Australia’s biggest regional markets maintained their strong position as the top choice for many property buyers in Australia over the latter part of 2021 and the first month of 2022.
CoreLogic’s latest Regional Market Update, which tracks 25 non-capital city regions, showed that the median dwelling value across combined regions rose by 26.1% in January.
New South Wales’ Southern Highlands and Shoalhaven posted the highest yearly growth in median value for houses at 38.2%.
Meanwhile, Townsville in Queensland reported the biggest upside in terms of sales volume.
The market with the fastest turnover, however, was the Sunshine Coast — detached houses in this region only take 15 days before it gets sold.
In terms of units, Tasmania’s Launceston and North East registered the strongest median price growth of 22.9%. This region also posted the fastest selling time at 11 days.
Queensland’s Toowoomba, on the other hand, recorded a surge in unit sales at 147.7%.
CoreLogic head of research Eliza Owen said the trend of looking for more space outside capital cities has created a unique pattern between regional and capital city markets.
“Coming off the back of eased lockdown conditions across Sydney, Melbourne and the ACT, regional price growth instead accelerated toward the end of the year, while capital city dwelling price growth continued to slow,” Ms Owen said.
“This created an unusual divergence between the two markets, where price growth accelerated to 6.3% in regional Australia over the three months to January.”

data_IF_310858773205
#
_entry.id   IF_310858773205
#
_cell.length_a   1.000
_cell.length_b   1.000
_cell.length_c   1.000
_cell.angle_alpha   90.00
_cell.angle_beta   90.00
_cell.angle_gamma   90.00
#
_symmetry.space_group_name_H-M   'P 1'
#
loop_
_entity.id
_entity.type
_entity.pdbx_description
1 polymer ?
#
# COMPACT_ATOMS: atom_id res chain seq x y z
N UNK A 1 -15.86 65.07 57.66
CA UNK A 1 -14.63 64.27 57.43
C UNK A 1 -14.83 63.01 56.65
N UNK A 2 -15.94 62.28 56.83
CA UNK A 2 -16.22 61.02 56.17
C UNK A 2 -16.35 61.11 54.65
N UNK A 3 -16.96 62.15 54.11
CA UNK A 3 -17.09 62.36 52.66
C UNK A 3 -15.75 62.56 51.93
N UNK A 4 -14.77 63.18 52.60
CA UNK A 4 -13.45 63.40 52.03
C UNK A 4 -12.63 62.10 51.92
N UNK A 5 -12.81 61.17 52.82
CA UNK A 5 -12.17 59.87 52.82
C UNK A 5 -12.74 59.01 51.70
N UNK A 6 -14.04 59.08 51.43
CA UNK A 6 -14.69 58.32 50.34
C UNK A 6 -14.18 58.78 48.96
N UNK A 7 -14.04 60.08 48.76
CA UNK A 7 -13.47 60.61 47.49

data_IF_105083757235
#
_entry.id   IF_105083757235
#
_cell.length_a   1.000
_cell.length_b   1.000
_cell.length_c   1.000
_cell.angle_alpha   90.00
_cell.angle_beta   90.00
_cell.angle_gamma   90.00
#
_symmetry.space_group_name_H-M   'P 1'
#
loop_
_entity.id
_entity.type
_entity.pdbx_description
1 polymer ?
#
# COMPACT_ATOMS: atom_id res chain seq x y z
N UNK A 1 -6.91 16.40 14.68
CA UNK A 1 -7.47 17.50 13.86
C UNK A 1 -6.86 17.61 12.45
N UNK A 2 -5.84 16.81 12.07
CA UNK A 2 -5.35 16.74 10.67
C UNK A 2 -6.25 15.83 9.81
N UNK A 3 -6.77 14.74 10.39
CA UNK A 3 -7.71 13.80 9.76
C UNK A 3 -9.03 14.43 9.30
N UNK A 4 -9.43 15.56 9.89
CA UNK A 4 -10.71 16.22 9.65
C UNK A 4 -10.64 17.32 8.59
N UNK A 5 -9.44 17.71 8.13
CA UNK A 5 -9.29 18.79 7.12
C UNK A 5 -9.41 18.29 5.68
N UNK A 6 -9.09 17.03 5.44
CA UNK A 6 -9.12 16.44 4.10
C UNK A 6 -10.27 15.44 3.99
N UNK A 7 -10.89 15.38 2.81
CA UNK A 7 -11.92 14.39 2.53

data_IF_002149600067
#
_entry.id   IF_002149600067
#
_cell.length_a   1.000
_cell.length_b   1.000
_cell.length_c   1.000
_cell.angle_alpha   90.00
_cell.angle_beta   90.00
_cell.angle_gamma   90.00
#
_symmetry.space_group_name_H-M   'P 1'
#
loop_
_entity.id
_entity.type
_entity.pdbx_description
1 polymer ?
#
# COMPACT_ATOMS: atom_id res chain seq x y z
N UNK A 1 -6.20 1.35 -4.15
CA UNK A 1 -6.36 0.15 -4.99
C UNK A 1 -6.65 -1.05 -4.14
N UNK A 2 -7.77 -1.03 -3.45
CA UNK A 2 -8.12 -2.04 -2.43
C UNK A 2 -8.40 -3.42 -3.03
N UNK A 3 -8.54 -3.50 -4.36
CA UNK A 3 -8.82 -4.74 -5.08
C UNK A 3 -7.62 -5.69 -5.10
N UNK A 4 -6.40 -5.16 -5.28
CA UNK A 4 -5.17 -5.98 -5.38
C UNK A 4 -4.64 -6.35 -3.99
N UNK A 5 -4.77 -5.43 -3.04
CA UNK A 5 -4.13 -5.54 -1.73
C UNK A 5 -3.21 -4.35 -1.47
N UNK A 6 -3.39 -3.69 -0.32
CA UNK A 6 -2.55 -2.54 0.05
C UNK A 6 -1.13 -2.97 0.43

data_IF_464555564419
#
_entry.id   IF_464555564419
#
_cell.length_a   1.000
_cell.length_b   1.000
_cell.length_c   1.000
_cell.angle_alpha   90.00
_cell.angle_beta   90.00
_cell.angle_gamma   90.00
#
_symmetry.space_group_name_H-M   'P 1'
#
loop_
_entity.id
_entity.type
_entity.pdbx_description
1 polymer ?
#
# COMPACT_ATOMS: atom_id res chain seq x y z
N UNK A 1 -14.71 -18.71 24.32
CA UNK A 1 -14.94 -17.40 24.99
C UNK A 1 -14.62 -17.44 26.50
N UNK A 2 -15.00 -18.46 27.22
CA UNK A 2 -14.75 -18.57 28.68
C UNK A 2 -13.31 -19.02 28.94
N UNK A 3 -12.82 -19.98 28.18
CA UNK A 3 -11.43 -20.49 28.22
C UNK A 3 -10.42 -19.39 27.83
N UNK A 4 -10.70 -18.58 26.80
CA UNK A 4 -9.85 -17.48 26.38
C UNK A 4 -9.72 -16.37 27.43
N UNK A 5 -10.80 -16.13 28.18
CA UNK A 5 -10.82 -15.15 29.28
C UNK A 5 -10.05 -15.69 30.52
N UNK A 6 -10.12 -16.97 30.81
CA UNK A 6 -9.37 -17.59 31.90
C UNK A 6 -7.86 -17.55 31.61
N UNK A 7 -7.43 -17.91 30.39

Still, Ms Owen said regional housing markets are not immune from economic forces, which could potentially slow growth particularly in popular hot spots.
“Key drivers for performance in the regions will come down to higher interest rates and affordability constraints, the same headwinds capital city markets are facing,” she said.
“Regions have an additional factor to contend with and that is the possibility of a return to ‘normality’ and what that means for a potential refocus on cities.”
Ms Owen said there is still a possibility that many employers might consider a return to physical office space, which could encourage buyers to reconsider housing options closer to a capital city.
“This scenario seems less likely and more long-term than the arrival of the Omicron variant, which in many ways reinforced that this an ongoing health crisis and Australians prioritised their current housing needs to align with their desired lifestyle,” she said.
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